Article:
- Also, get your facts straight, let the viewers know the dimensions, materials, price, delivery, and packaging details of your products.
- Price your work properly. Most artists just slap on a price but you should do some research into other similar products and consider your career history, previous sales and your niche in the marketplace, length of time and materials to create, and your typical buyer. In other words, give your prices a lot of thought.
- Make sure your prices are consistent. If you show your work on multiple online sites, in physical galleries and online or in auctions and online. Your customers will lose trust in you if they find out you’ve sold your work cheaper elsewhere.
9.Selling Art Online For Beginners:
Here are tips many beginners don’t think about when selling art online.
Shipping And Packaging Your Orders
Website builders and WordPress’s WooCommerce connect to the big shippers and all you have to do is plug in dimensions and weight and they automatically calculate the price to ship.
Don’t forget to include the weight of the packaging material itself and insurance, especially for more expensive products!
To get the product to the purchaser safely:
Cardboard mailing tubes for prints and posters
Rigid cardboard mailing envelopes for smaller prints
Padding or bubble wrap for items needing extra protection.
Sending a canvas off the wooden frame, to be re-stretched by the purchaser, which is cheaper.
Promote Your Art Store via email marketing:
Connect your online gallery to an email platform like MailChimp.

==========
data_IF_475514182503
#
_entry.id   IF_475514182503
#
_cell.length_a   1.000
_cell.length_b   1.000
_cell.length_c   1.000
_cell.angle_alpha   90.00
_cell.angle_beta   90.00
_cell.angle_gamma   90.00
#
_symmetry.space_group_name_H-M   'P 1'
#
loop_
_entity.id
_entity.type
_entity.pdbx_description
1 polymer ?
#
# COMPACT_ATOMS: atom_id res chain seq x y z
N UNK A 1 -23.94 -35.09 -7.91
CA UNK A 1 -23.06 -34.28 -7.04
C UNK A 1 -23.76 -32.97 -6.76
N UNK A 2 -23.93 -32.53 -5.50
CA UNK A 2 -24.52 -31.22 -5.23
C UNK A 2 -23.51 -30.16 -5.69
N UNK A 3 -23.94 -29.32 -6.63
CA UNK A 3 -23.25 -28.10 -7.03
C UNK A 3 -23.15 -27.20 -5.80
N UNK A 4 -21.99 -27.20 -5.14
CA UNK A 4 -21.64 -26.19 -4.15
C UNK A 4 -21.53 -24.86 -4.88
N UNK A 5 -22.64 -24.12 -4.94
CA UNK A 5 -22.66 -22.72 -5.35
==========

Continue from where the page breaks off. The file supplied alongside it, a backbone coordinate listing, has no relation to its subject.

Have a subscribe button on your site or a form that captures email addresses with permission to contact them. Sending personal emails to your list is a great way to stay on your fans’ minds.
Create a blog to grow your fan base:
This is essentially an online journal and your story helps you connect with customers. If customers feel they know like and trust you they are more likely to recommend you or buy from you.
10.Selling Art Online Business:
In sum, how to sell art online and make money, sell art online free, selling art online best sites, sell art online auction, selling art from home, and selling art online for beginners are all about selling art online business.
And successful businesses are all about checks and balances.
So while there’s a lot to love about selling art online, don’t give up on your offline selling.
If done right, your online and offline selling can balance and support each other.
Continue to sell at galleries, second hand shops, local events, from your studio one weekend, and neighborhood yard sales etc. But don’t forget to pass out cards or flyers promoting your online site.
Similarly, don’t forget to announce your offline sales on your online website.
Having an online and offline presence lends credibility to you as an artist.